In the beginning I was manually recording each and every transaction in a spreadsheet file, then breaking out the calculator and manually doing math to figure out how much I had to put aside for taxes. As you could imagine, this was an enormous time drain. Eventually I discovered Quickbooks and decided to give it a try. I loved it and still use it today.
Quickbooks links up to all of your financial accounts (bank accounts, Paypal, Payoneer, etc.) and lists every transaction. All you have to do is simply go down the list and mark each transaction as “business”, “personal” or “split”. You can even establish rules within the software so it’ll automatically remember where money regularly comes from and goes to, then it classifies the transaction for you instead of having to do it manually. It then calculates how much I owe in taxes and even tells me when and where to pay them.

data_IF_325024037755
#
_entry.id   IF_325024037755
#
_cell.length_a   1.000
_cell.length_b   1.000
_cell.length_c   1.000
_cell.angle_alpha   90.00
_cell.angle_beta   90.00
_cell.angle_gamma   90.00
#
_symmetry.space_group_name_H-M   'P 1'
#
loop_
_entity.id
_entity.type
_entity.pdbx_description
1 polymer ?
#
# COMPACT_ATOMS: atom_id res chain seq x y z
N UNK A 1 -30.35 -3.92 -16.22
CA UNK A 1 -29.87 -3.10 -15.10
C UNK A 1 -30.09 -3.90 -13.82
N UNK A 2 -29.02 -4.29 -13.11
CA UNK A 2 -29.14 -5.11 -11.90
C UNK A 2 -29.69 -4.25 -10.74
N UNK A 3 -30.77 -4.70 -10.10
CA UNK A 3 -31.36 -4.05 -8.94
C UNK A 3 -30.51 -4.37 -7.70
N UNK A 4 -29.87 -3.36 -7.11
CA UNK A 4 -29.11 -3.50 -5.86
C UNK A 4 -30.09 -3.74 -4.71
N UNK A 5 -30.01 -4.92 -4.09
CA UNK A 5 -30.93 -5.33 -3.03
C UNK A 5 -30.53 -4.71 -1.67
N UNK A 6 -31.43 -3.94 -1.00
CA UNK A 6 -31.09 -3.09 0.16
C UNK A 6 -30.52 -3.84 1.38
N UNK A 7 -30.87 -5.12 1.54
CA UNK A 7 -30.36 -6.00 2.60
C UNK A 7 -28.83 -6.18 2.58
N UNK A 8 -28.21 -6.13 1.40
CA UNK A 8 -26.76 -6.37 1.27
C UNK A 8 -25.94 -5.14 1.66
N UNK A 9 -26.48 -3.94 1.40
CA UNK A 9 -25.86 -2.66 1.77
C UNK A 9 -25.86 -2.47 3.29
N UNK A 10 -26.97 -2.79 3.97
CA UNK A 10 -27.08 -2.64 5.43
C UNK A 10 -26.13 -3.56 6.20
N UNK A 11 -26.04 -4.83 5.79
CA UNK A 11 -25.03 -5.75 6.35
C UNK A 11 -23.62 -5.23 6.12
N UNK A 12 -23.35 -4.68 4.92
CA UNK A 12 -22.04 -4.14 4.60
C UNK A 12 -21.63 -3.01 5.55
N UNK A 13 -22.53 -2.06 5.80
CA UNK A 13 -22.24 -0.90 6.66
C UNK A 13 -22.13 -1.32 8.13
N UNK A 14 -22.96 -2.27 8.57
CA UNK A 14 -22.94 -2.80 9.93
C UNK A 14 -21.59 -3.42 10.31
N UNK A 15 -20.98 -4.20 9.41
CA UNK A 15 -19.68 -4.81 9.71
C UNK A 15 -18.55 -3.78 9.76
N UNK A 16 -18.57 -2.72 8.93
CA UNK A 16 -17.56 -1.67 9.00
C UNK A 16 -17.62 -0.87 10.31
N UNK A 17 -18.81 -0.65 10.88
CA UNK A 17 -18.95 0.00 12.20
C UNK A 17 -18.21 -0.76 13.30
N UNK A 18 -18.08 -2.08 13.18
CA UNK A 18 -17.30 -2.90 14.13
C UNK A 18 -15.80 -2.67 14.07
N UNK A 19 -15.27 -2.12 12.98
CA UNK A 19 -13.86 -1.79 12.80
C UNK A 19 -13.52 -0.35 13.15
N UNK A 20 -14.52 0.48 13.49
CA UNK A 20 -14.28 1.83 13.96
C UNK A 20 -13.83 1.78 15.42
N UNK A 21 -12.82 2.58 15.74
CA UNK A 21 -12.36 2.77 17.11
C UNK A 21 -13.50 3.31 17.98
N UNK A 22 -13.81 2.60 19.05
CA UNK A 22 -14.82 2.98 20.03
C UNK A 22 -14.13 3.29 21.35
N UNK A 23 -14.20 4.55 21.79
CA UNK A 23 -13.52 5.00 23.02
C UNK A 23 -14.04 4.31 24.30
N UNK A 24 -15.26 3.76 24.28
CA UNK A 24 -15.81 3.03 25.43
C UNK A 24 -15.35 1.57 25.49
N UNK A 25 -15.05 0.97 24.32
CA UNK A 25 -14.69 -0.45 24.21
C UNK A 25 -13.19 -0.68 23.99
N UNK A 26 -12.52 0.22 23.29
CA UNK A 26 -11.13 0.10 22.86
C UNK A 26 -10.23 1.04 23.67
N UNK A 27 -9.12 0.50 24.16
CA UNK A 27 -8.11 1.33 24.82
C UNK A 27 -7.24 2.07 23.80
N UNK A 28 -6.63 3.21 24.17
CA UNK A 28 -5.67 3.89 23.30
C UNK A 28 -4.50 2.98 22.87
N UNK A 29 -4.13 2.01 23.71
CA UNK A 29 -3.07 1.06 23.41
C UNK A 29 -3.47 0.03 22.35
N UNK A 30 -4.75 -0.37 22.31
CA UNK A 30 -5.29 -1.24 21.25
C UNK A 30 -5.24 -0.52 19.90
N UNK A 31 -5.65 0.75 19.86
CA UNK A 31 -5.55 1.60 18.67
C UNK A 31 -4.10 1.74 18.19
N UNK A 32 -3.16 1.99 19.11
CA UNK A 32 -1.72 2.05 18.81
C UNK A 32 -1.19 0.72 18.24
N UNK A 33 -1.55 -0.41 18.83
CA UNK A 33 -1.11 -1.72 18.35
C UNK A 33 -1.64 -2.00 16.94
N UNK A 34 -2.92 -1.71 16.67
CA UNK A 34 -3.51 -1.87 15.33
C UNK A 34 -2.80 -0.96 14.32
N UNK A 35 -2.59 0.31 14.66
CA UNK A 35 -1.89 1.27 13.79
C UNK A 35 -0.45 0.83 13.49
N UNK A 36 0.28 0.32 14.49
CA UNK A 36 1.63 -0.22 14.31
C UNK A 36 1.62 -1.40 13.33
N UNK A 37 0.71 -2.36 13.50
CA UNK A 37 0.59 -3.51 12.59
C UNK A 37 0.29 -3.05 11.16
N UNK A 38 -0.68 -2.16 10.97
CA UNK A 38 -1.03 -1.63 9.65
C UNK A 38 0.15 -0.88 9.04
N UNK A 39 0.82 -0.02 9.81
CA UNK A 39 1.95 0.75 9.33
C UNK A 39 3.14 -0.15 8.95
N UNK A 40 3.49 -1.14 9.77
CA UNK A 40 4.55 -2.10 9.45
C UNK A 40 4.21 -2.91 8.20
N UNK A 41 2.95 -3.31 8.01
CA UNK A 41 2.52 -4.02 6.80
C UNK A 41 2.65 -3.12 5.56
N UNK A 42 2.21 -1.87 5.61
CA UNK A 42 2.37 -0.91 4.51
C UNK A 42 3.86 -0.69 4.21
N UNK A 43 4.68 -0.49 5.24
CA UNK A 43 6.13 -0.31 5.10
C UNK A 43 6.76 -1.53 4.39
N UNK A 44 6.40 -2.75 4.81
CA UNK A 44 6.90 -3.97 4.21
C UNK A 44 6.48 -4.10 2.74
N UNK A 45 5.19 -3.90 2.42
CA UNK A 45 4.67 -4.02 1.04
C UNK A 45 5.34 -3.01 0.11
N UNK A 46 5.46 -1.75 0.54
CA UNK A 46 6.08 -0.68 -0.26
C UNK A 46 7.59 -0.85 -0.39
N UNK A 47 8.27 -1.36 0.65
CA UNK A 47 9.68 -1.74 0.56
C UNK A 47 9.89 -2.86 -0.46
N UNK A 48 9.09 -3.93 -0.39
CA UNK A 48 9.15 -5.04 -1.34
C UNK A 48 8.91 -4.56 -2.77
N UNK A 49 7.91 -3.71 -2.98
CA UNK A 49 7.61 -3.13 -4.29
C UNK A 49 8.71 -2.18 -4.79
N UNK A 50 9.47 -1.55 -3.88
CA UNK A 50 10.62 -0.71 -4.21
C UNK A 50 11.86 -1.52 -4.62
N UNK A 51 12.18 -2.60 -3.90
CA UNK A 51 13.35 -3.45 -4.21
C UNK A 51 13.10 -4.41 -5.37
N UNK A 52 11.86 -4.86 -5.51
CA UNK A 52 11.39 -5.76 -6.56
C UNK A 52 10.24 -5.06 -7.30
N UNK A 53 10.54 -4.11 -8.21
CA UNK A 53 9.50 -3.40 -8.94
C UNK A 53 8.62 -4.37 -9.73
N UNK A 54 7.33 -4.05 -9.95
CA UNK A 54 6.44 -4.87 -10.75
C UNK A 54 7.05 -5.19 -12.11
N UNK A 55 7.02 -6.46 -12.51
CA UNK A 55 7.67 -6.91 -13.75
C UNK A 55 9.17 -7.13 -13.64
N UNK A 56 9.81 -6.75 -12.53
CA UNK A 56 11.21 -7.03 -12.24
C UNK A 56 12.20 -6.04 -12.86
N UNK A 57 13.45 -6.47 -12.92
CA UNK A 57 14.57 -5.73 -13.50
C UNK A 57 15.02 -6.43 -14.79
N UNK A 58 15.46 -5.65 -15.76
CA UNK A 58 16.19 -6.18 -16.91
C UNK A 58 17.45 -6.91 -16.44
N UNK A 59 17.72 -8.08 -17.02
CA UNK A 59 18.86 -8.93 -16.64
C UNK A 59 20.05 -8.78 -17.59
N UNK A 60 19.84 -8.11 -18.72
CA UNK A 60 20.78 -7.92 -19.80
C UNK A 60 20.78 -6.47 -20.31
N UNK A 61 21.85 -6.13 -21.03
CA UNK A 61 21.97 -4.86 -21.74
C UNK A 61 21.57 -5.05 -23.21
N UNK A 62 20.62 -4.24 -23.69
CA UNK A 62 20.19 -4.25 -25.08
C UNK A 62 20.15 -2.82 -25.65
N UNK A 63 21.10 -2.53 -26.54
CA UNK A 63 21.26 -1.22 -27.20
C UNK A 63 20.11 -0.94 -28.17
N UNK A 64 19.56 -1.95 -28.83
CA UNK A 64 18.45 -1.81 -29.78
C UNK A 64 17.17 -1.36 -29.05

This saves me an incredible amount of time and is definitely worth the 12 bucks a month. Again, this is not a promotional post and I gain absolutely nothing by telling you this. It’s just something I know will make your life much easier. You don’t even have to use Quickbooks. There’s many other services like this that exist. Shop around and choose the best one for you. I personally chose them because it’s a web-based application, which is something I really appreciate as a Linux user.
6. Work Harder
This is something I have to be honest with myself about. When I first became completely self-employed, I was kind of treating my business like it was a job. I would do just as much work as I had to do and nothing more. The rest of my free time was spent screwing off.